WHITCOMB, MICHAEL E. MD
Among the many contemporary issues facing medicine, none appears to be more important to the American public than being confident that the doctors who will care for them in their final days will make certain that they have a good death. The sizes of the viewing audiences that watched the Public Broadcasting System television series, “On Our Own Terms: Moyers on Dying in America,” and that flocked to theaters across the country to view the Pulitzer Prize winning play, “W;t,” attest to this.
In recent years, medical journals have published myriad papers that have documented that the care of dying patients falls well short of the expectations of patients and their families. And in its 1999 “Report to the Congress: Selected Medicare Issues,” the Medicare Payment Advisory Commission noted that too many of the physical, emotional, and other needs of dying patients go unmet. The Robert Wood Johnson Foundation and other foundations have provided substantial funding to support studies designed to document the reasons care at the end of life doesn't meet expectations, and to identify strategies that can address the reasons for the current situation. It seems clear that improving care at the end of life is an imperative for the medical profession!
The deficiencies documented in the patterns of care provided to dying patients by current practitioners suggest that the education they received in end-of-life care was inadequate. Thus, many of those committed to improving end-of-life care have called for changes in both undergraduate and graduate medical education programs so that future practitioners will be better prepared to care for dying patients. Clearly, those responsible for the design and conduct of those programs must ensure that they are preparing future practitioners to care for dying patients in the way that society expects. This is a responsibility that the medical education community cannot avoid.
In the past few years, many articles in a large number of different journals, including Academic Medicine, have suggested how end-of-life-care education can be improved. The papers in this issue focus additional attention on this extremely important challenge and provide some insight into how medical educators have responded to the imperative to improve the way doctors are prepared to care for dying patients.
In the lead article, Delese Wear eloquently uses the words of medical students to make an extremely important point: Simply adding relevant content to lecture or seminar sessions will not suffice to prepare students to deal with the issues they will face when they ultimately encounter dying patients. Medical schools and residency programs must provide opportunities for medical students and residents to gain clinical experience in caring for dying patients. Furthermore, these experiences must be supervised by faculty who are prepared to help them confront the issues they will face in caring for patients who are dying, including their own feelings about these encounters.
Magnani and Serwint describe several approaches to begin preparing students and residents for caring for dying patients during their clinical training. Magnani describes how a small group of medical students was able to develop a course module on care at the end of life to address deficiencies in the curriculum of their school, and to recruit faculty to take responsibility for the module. The paper shows the importance that medical students place on end-of-life-care education. Serwint describes an innovative day-long seminar that makes use of standardized patients to introduce pediatrics residents to some of the dynamics that occur in caring for dying patients and their families.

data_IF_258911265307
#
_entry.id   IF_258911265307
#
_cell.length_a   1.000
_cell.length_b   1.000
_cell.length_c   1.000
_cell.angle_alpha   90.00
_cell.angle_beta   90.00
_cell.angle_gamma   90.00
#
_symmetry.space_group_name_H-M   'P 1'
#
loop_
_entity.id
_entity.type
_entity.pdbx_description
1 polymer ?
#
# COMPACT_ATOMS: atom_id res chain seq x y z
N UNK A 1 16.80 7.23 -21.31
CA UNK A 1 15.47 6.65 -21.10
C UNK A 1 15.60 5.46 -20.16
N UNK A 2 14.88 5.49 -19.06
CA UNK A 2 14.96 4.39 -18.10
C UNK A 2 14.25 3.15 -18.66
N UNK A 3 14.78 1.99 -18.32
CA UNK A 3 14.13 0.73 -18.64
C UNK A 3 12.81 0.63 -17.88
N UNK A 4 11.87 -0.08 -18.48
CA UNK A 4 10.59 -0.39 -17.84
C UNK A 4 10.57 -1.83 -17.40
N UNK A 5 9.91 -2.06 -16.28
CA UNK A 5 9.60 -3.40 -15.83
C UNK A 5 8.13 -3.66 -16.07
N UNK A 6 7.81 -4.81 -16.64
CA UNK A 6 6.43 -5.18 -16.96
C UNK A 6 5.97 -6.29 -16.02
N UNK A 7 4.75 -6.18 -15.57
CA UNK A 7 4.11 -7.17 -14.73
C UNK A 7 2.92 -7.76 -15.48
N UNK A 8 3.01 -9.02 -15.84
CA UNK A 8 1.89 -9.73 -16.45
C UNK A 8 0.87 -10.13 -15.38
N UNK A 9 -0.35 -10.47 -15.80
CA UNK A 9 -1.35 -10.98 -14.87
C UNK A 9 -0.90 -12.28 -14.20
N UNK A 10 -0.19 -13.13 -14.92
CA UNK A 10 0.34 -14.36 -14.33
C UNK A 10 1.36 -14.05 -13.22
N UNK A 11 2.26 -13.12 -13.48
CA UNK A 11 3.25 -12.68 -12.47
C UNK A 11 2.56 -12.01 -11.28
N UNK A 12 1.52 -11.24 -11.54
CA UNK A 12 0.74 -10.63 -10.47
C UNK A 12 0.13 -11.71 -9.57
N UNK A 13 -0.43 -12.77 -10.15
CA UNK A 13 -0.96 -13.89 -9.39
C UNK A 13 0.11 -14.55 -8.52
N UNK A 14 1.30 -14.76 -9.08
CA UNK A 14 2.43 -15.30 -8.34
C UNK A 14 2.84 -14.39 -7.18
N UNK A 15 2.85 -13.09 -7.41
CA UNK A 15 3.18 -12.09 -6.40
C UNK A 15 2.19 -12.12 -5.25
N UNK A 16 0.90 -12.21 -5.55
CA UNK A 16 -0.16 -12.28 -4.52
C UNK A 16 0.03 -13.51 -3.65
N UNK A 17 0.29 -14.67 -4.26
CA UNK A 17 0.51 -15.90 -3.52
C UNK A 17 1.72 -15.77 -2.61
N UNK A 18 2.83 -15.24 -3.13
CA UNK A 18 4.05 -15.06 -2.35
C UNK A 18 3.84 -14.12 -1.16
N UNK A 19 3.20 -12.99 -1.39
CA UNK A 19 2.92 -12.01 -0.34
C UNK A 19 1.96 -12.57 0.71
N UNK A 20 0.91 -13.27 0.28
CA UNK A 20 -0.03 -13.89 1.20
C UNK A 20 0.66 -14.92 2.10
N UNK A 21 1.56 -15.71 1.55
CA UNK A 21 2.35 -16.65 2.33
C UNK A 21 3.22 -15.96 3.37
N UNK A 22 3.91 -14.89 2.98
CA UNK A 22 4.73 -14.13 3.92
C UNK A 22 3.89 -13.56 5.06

Both Wood and Weissman emphasize the importance of having standard guidelines for end-of-life care education that can be used to ensure that medical education programs provide adequate educational experiences. Woods points out how a good curriculum-assessment tool can be used to improve end-of-life care education in medical schools. Weissman notes important deficiencies in the requirements for such education that have been set by the Residency Review Committees of the Accreditation Council for Graduate Medical Education. It seems clear that those deficiencies need to be addressed by that organization.
Finally, Bradley and her colleagues suggest that improving the education of doctors about end-of-life care issues really does make a difference in the kind of care that they provide.
Taken as a whole, these papers are a cause for optimism about the quality of the care that dying patients will receive in the future. They make it clear that medical students and residents are sensitive to the need to be better educated about end-of-life care, and that there are faculty who are committed to making this happen. But the papers also show that much work remains to be done. Most medical schools and residency programs have yet to organize their clinical curricula to ensure that all students and residents have experiences with dying patients, although some are beginning to do this. There is also a very real need to design and implement faculty development programs that will ensure that the clinical faculty who supervise medical students and residents are prepared to provide the kind of supervision and education that are needed when dying patients are encountered. Academic Medicine will continue to publish papers that provide insight into how these important educational objectives can be achieved.